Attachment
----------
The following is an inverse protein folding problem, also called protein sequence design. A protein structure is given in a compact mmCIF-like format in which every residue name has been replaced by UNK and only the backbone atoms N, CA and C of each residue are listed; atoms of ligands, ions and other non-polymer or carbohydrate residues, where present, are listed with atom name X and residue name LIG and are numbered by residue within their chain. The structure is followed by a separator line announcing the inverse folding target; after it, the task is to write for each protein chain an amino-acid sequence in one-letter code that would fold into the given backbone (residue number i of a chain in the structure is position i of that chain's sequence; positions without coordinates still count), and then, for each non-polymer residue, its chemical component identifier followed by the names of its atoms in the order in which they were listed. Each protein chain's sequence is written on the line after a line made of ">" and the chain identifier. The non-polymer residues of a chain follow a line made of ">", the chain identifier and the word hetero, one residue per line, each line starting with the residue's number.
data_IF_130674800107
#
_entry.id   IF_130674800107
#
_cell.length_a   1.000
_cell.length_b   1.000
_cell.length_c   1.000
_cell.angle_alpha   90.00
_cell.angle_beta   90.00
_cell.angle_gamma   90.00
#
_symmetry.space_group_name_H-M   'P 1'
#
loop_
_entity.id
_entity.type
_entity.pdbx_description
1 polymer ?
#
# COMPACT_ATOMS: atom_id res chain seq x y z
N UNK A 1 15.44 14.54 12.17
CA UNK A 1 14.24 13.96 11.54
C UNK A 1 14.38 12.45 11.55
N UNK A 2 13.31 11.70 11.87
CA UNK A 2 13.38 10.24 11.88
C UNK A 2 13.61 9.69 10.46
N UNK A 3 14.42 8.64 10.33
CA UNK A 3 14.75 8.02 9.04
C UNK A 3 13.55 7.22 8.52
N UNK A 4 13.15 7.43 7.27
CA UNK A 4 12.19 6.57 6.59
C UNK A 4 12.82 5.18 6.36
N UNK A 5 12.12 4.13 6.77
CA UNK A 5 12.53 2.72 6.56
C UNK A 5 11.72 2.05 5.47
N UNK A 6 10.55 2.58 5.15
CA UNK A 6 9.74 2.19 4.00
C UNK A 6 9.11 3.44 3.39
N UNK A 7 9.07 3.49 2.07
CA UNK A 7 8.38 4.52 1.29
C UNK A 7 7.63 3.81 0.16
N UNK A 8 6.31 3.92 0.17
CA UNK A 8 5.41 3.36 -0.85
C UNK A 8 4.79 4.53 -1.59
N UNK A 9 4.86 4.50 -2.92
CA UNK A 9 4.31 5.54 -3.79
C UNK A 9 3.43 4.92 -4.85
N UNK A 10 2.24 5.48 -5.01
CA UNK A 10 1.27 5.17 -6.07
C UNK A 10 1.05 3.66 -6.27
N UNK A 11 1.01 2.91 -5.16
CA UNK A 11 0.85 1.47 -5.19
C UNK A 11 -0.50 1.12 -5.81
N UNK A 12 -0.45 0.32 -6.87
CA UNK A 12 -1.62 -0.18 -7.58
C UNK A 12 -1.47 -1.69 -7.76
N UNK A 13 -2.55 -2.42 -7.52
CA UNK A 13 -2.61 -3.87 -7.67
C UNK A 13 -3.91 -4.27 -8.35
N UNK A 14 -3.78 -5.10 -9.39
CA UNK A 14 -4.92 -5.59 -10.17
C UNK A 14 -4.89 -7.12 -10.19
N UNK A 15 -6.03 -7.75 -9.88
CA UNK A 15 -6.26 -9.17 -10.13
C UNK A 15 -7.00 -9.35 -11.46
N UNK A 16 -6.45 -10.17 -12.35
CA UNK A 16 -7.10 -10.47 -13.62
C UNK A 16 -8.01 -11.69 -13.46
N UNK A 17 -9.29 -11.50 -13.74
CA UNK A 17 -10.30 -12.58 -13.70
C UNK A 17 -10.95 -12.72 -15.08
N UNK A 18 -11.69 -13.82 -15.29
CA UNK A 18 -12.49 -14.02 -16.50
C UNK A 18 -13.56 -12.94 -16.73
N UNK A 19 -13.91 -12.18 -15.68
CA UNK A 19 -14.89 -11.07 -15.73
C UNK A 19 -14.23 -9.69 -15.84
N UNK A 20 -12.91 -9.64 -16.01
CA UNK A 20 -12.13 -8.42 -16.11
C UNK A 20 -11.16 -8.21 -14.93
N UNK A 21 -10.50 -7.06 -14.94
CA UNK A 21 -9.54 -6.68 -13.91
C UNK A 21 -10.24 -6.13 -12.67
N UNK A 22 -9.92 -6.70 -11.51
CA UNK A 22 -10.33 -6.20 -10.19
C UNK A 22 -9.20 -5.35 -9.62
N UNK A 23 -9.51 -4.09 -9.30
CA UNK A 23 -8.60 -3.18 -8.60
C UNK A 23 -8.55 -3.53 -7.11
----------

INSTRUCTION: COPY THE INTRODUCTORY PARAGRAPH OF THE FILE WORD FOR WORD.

The following is an inverse protein folding problem, also called protein sequence design. A protein structure is given in a compact mmCIF-like format in which every residue name has been replaced by UNK and only the backbone atoms N, CA and C of each residue are listed; atoms of ligands, ions and other non-polymer or carbohydrate residues, where present, are listed with atom name X and residue name LIG and are numbered by residue within their chain. The structure is followed by a separator line announcing the inverse folding target; after it, the task is to write for each protein chain an amino-acid sequence in one-letter code that would fold into the given backbone (residue number i of a chain in the structure is position i of that chain's sequence; positions without coordinates still count), and then, for each non-polymer residue, its chemical component identifier followed by the names of its atoms in the order in which they were listed. Each protein chain's sequence is written on the line after a line made of ">" and the chain identifier. The non-polymer residues of a chain follow a line made of ">", the chain identifier and the word hetero, one residue per line, each line starting with the residue's number.